The ‘Dream Job’

From behind the front desk of the Tulane pool hall/bowling alley/ping-pong facility, I looked out at a vast jungle of green felt. 

Over to the right was the eight-lane bowling alley and behind the pool tables was a screened-off area for ping-pong. 

There were so many good players in this pool hall that you could close your eyes and imagine players like Minnesota Fats, Willie Mosconi, Luther Lassiter, Jimmy “Pretty Boy Floyd” Mataya and Steve Mizerak. Credit the old-time newspaper sportswriters and other pool players for pinning those monikers on them and further publicizing their reputations. 

black and white image of students playing pool in room with pool tables in the 1970s
A scene from Tulane’s past student life: pool tables in the 1970. (Photos courtesy of University Archives, Tulane University Special Collections)

Billy Wells played almost all of those greats and occasionally beat them. Wells was a lifelong New Orleanian who came to Tulane and studied geology. He graduated in 1966 and took a job as a geologist for Texaco. He served his country in the armed forces in Germany. He won the All Army Pool championship while enlisted. He learned how to play the guitar and was good at it, entertaining his friends and family. 

He was never comfortable as a geologist so he resigned, enrolled in Tulane Medical School — now the School of Medicine — in 1977 and was trained in radiology at Charity Hospital. He became a highly respected radiologist, and one of his sons, Adam, followed in his footsteps. 

black and white photo of students bowling in Tulane's bowling alley in 1967
The bowling alley in 1967. (Photos courtesy of University Archives, Tulane University Special Collections)

Across from the pool hall was the Tulane barbershop. This was not your normal barbershop. There was always music going on the radio. The lead barbers were Tom Davis and Bris Jones. Jones also played the clarinet; along with banjo player John Chaffe, they were the leaders of The Last Straws, a very popular traditional jazz band that recorded multiple albums. Other members were Bobby McIntyre, Bob Ice, Walter Chamberlain, Moose Zanco and Nick Gagliardi. They did regular gigs at Bruno’s Tavern on Maple Street and were seemingly always present at parties.

Down the hallway was Der Rathskeller, where delicious German food was served, as were some magical adult elixirs. 

black and white photo of three barbers with customers in chairs in Tulane's barbershop in 1959
An on-campus barbershop in 1959. (Photos courtesy of University Archives, Tulane University Special Collections)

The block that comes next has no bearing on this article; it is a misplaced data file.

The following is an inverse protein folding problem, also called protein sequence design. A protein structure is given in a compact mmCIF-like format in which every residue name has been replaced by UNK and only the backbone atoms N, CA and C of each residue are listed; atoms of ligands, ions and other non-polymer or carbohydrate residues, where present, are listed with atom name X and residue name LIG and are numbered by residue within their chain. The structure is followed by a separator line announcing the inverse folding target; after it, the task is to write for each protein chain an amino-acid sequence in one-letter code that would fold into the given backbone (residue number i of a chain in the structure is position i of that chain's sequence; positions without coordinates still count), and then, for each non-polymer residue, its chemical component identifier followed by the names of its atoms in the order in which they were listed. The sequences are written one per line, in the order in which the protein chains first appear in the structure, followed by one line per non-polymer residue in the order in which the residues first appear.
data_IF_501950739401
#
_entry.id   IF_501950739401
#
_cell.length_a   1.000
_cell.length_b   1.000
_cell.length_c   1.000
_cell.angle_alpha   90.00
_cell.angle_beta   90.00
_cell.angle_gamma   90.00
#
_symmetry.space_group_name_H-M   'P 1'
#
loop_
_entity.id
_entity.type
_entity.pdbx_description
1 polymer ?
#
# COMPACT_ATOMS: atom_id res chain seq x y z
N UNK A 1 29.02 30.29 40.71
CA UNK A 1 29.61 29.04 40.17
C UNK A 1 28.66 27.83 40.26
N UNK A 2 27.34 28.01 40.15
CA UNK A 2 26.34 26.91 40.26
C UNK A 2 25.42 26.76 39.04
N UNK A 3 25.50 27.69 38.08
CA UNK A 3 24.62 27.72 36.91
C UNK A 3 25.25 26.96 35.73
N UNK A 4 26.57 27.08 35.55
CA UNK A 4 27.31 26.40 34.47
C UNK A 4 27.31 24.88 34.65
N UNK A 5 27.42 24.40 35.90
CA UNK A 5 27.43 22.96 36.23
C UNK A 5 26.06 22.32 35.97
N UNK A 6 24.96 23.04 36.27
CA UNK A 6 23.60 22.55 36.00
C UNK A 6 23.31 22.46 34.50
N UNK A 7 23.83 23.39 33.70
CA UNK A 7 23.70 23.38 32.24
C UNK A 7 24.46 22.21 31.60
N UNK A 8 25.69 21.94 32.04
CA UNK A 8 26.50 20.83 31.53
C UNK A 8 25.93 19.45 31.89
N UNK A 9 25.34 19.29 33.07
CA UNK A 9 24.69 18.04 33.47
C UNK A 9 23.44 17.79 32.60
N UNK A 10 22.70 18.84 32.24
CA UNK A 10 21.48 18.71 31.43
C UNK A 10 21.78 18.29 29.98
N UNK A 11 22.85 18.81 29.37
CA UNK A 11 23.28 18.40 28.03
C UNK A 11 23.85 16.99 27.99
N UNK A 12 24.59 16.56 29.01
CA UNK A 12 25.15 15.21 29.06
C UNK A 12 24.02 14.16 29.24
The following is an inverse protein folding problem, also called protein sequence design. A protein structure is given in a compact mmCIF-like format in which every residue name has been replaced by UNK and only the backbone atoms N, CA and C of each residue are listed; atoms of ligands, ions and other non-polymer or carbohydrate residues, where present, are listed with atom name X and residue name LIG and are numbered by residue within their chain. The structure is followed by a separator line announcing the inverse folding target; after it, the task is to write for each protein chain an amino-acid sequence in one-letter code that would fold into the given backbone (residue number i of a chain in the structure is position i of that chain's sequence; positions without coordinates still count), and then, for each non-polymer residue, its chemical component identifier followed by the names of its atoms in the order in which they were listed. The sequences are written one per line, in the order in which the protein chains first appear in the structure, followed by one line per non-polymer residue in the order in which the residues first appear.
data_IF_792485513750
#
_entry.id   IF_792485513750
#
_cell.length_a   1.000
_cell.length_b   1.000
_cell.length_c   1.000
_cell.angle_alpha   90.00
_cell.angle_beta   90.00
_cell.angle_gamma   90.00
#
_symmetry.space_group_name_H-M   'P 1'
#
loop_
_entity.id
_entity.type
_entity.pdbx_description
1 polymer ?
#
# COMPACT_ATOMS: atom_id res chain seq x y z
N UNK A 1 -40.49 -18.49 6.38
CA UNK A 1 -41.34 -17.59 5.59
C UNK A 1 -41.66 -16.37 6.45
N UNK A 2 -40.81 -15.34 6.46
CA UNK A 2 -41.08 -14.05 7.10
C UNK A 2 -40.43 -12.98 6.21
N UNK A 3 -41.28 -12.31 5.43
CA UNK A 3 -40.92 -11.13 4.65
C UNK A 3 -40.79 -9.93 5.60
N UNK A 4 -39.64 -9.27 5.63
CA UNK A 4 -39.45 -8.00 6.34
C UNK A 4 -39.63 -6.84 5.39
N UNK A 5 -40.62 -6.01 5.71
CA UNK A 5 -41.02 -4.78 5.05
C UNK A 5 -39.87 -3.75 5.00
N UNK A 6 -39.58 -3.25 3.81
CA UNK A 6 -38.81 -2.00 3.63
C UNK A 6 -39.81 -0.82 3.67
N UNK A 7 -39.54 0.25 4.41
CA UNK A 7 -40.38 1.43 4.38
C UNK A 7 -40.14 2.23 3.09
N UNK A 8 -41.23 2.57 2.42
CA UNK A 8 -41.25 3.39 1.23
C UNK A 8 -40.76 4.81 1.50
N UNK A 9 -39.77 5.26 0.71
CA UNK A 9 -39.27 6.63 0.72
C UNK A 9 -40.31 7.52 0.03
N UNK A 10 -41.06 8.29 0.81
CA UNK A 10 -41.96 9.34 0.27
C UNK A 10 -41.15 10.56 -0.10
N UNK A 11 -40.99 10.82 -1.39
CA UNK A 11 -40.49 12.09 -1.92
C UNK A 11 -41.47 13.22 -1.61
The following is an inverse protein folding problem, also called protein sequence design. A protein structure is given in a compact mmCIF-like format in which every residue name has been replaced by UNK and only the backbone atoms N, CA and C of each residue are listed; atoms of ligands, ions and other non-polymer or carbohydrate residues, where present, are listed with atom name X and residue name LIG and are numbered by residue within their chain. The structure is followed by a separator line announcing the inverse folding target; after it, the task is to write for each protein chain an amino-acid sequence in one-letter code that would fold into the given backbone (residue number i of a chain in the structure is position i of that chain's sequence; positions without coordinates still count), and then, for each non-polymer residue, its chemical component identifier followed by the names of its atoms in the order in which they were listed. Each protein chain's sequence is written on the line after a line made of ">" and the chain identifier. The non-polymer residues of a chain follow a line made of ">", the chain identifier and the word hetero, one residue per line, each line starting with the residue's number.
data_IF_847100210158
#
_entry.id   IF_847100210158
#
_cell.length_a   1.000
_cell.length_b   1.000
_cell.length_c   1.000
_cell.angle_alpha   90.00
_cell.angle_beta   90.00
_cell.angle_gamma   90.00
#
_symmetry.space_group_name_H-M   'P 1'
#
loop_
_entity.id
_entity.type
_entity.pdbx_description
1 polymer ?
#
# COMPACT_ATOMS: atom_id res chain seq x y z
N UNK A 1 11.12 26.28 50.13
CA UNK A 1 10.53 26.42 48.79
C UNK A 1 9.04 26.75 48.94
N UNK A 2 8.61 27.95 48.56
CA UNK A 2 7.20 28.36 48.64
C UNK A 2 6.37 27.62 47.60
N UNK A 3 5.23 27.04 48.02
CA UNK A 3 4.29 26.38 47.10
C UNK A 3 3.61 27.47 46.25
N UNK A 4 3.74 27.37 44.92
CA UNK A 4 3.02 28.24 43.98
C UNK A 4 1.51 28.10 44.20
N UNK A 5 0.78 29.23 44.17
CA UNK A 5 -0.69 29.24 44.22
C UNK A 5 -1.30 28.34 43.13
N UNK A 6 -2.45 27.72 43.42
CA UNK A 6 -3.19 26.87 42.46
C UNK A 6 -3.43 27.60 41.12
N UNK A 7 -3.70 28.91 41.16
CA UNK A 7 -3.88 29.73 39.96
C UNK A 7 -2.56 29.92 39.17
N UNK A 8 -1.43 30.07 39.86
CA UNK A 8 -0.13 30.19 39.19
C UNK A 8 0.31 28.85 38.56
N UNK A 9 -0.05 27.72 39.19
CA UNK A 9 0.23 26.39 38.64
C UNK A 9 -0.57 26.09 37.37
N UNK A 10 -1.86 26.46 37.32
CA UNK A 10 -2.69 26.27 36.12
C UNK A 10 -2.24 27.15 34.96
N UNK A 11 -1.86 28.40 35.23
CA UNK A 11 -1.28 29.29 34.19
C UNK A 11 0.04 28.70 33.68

It was very convenient to walk into the barbershop, ask how long of a wait it might be, and then go shoot some pool across the way. The manager of the pool hall was Carroll Comeaux Sr. As assistant manager of the pool hall, he was my boss. The pool hall was my student job — a dream job, I might add — as I turned into a decent pool player, but far from the likes of Billy Wells. 

Wells’ contemporaries, who were all friends, included John “Spike” Wilds, Ray Wollney, Don Stone, Regal Bisso, Steve Bloom, Al Werlein, the mysterious “Fred the Beard,” who would never reveal his real name, and many more. Other pool hall regulars included Quint Davis. Yes, that Quint Davis, the producer of the New Orleans Jazz Fest. Davis played a game called snooker, in which the pockets are smaller and the scoring is different. The game is highly popular in Great Britain.

If Wells ever played snooker, it was for a lark. His game was billiards, pool. He was so good that in 1964 and 1965 he won the National Collegiate Pool Championship, becoming, at the time, the only Tulane athlete in any sport to win two NCAA national championships. And in his first try as a sophomore in 1963, he finished second. Wells was very modest and never bragged about his accomplishments. 

While Wells was at Tulane, his best pal, Don Stone, was at LSU, where he won the campus championship. Tulane tried to promote a Wells-Stone match, but they didn’t want to play each other, so they flipped a coin, Stone won, and there was never a match. 

Wells, who died in 2016, was married to his wife of 46 years, Fontaine Wells. They had five children and many grandchildren. I am proud to say that I was honored to be a great friend of his. He was my fraternity brother at Beta Theta Pi fraternity on Zimple Street, where we also had a pool table.